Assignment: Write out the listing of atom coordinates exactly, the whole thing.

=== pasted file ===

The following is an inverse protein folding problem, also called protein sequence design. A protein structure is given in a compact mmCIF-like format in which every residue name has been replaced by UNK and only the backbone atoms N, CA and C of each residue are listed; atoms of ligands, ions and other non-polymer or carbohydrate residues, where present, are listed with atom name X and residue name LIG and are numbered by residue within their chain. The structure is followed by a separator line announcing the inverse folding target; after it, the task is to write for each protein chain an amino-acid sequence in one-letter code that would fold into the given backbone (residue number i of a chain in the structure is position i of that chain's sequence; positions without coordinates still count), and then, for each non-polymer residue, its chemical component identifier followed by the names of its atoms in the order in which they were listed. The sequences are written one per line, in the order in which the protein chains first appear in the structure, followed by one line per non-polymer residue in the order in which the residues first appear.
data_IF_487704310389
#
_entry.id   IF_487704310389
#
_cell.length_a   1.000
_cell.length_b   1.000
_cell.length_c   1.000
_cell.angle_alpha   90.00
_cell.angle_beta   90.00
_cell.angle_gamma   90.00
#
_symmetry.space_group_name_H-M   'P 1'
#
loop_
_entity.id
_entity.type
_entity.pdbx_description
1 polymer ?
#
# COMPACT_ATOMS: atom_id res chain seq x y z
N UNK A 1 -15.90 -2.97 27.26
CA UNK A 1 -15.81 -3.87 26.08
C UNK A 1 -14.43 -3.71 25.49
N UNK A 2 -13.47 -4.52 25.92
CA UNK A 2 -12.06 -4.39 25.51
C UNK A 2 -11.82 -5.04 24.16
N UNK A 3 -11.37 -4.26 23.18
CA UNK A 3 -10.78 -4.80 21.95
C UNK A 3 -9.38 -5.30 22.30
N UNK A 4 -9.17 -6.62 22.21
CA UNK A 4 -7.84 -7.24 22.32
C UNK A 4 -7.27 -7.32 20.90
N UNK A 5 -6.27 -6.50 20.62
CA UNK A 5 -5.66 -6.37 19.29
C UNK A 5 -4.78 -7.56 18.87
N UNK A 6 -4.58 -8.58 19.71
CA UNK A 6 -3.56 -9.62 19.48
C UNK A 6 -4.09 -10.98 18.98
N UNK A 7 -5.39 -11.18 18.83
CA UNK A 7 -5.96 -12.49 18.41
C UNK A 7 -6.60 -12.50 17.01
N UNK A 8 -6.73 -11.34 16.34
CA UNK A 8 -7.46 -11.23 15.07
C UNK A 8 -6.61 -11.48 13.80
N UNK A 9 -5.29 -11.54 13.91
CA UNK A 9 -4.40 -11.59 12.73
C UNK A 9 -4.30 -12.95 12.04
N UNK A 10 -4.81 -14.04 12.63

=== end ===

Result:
The following is an inverse protein folding problem, also called protein sequence design. A protein structure is given in a compact mmCIF-like format in which every residue name has been replaced by UNK and only the backbone atoms N, CA and C of each residue are listed; atoms of ligands, ions and other non-polymer or carbohydrate residues, where present, are listed with atom name X and residue name LIG and are numbered by residue within their chain. The structure is followed by a separator line announcing the inverse folding target; after it, the task is to write for each protein chain an amino-acid sequence in one-letter code that would fold into the given backbone (residue number i of a chain in the structure is position i of that chain's sequence; positions without coordinates still count), and then, for each non-polymer residue, its chemical component identifier followed by the names of its atoms in the order in which they were listed. The sequences are written one per line, in the order in which the protein chains first appear in the structure, followed by one line per non-polymer residue in the order in which the residues first appear.
data_IF_487704310389
#
_entry.id   IF_487704310389
#
_cell.length_a   1.000
_cell.length_b   1.000
_cell.length_c   1.000
_cell.angle_alpha   90.00
_cell.angle_beta   90.00
_cell.angle_gamma   90.00
#
_symmetry.space_group_name_H-M   'P 1'
#
loop_
_entity.id
_entity.type
_entity.pdbx_description
1 polymer ?
#
# COMPACT_ATOMS: atom_id res chain seq x y z
N UNK A 1 -15.90 -2.97 27.26
CA UNK A 1 -15.81 -3.87 26.08
C UNK A 1 -14.43 -3.71 25.49
N UNK A 2 -13.47 -4.52 25.92
CA UNK A 2 -12.06 -4.39 25.51
C UNK A 2 -11.82 -5.04 24.16
N UNK A 3 -11.37 -4.26 23.18
CA UNK A 3 -10.78 -4.80 21.95
C UNK A 3 -9.38 -5.30 22.30
N UNK A 4 -9.17 -6.62 22.21
CA UNK A 4 -7.84 -7.24 22.32
C UNK A 4 -7.27 -7.32 20.90
N UNK A 5 -6.27 -6.50 20.62
CA UNK A 5 -5.66 -6.37 19.29
C UNK A 5 -4.78 -7.56 18.87
N UNK A 6 -4.58 -8.58 19.71
CA UNK A 6 -3.56 -9.62 19.48
C UNK A 6 -4.09 -10.98 18.98
N UNK A 7 -5.39 -11.18 18.83
CA UNK A 7 -5.96 -12.49 18.41
C UNK A 7 -6.60 -12.50 17.01
N UNK A 8 -6.73 -11.34 16.34
CA UNK A 8 -7.46 -11.23 15.07
C UNK A 8 -6.61 -11.48 13.80
N UNK A 9 -5.29 -11.54 13.91
CA UNK A 9 -4.40 -11.59 12.73
C UNK A 9 -4.30 -12.95 12.04
N UNK A 10 -4.81 -14.04 12.63